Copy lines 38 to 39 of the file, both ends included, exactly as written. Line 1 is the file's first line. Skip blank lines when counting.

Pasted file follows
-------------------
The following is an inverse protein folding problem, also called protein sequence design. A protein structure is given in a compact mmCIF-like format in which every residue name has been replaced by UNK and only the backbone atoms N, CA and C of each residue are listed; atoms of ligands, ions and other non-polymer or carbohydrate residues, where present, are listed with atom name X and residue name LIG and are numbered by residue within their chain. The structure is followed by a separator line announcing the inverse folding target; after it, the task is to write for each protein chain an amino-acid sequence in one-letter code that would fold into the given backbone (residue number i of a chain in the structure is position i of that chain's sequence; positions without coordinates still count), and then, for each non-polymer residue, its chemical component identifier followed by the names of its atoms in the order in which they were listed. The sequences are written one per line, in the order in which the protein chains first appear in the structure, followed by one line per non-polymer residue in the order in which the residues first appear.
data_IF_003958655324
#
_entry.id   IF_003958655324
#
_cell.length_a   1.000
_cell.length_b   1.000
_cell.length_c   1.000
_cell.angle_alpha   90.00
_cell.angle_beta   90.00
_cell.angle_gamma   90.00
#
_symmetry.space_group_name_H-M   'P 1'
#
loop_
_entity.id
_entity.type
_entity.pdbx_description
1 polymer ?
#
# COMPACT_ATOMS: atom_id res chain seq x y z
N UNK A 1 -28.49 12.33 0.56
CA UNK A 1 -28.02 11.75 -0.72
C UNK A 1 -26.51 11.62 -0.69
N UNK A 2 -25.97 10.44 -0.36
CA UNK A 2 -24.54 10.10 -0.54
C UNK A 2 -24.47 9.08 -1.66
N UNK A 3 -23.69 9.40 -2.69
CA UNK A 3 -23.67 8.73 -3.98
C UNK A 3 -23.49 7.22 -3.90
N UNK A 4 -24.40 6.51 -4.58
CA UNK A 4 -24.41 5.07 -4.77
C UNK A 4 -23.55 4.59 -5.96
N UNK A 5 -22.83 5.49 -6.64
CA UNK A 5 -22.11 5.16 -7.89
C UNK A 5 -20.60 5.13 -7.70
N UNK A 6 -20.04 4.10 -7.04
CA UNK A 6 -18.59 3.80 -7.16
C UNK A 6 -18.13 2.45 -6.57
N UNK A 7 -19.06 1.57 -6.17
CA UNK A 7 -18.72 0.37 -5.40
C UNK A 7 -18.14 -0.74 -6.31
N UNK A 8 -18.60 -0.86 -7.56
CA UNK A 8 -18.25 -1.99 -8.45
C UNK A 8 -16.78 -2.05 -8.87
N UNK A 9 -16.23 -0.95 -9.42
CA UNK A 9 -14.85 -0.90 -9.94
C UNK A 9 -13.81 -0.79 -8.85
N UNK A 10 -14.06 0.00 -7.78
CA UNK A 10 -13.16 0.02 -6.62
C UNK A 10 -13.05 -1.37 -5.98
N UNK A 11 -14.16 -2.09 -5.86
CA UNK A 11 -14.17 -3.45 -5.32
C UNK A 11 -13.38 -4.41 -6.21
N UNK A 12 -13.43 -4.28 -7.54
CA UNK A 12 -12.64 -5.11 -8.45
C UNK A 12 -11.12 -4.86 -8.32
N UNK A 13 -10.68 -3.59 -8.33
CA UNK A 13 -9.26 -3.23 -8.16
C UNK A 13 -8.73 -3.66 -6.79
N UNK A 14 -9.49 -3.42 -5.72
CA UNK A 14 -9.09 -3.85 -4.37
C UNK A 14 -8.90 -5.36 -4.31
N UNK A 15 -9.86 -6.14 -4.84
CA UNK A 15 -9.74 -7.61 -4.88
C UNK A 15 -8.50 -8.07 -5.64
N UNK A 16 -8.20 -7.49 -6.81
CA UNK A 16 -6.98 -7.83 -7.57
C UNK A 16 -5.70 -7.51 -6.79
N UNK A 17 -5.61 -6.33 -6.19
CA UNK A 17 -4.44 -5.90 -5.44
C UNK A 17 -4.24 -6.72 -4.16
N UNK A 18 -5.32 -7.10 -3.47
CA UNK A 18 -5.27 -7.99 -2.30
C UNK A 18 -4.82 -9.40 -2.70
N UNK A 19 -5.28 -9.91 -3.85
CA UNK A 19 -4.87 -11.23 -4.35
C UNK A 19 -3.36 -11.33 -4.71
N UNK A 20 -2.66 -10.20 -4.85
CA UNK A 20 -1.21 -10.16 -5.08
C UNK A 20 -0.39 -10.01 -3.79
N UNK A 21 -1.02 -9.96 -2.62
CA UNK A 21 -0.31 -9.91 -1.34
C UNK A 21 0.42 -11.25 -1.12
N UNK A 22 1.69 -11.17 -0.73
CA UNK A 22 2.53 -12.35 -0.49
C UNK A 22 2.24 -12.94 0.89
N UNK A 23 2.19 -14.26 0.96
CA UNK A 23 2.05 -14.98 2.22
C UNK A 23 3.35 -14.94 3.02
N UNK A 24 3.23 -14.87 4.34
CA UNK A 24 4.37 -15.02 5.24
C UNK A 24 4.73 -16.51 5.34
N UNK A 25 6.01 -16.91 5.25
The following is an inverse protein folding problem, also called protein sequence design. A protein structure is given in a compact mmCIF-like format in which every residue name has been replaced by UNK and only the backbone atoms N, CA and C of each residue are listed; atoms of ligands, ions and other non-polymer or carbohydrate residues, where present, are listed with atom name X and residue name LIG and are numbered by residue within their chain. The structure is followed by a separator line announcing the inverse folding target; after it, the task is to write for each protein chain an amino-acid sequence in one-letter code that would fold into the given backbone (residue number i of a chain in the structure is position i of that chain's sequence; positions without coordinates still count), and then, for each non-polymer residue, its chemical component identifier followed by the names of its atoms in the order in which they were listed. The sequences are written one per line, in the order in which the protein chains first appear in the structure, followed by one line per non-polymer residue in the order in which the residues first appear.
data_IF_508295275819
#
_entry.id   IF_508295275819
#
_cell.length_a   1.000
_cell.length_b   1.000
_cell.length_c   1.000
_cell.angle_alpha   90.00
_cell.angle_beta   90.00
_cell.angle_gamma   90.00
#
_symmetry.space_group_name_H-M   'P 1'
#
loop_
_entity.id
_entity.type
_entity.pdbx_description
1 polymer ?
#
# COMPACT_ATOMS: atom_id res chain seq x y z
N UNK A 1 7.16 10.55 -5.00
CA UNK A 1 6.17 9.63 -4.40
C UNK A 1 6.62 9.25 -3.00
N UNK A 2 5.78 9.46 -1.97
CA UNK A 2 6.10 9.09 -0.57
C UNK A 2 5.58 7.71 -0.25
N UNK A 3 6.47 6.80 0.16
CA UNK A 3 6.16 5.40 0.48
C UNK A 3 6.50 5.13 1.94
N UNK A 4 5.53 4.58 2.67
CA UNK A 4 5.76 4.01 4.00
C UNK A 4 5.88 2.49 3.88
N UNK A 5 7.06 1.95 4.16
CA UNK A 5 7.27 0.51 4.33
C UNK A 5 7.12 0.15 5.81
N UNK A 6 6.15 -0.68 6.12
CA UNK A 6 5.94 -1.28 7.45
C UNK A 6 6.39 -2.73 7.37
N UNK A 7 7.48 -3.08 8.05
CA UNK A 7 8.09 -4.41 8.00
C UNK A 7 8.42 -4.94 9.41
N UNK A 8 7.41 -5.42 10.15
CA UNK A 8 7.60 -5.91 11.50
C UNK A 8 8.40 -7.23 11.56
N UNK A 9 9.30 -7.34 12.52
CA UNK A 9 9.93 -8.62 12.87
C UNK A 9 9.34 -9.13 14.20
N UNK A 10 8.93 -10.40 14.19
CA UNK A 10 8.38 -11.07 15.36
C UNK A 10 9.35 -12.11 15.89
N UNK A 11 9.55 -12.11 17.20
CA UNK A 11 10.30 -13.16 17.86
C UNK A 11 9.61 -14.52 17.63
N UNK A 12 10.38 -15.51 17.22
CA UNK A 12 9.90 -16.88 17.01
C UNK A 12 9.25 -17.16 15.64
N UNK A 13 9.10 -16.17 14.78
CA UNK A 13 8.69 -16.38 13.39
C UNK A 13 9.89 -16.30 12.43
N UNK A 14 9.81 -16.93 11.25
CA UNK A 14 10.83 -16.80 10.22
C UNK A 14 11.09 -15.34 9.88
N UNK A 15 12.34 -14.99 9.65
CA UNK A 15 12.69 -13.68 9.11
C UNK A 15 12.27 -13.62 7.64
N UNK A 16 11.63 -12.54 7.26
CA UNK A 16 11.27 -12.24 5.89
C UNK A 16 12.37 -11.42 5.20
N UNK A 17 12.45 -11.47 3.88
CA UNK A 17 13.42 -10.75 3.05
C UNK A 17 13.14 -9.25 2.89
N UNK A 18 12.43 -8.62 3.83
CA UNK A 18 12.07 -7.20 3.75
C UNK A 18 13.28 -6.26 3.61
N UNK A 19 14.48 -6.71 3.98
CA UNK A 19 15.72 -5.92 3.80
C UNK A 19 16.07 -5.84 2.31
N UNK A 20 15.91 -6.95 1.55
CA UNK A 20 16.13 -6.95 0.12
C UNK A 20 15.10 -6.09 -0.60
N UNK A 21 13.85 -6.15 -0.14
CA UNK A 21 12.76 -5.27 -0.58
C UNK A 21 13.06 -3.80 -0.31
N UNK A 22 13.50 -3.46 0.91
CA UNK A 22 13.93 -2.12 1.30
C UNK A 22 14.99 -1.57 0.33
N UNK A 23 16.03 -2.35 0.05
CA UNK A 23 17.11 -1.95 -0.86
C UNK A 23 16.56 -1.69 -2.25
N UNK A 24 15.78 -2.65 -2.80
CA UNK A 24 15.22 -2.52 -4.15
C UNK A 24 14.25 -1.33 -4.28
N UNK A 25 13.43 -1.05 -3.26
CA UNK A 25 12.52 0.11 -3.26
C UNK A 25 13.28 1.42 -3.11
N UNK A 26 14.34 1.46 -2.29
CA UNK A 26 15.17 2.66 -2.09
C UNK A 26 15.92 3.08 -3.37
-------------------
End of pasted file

CA UNK A 6 -18.59 3.80 -7.16
C UNK A 6 -18.13 2.45 -6.57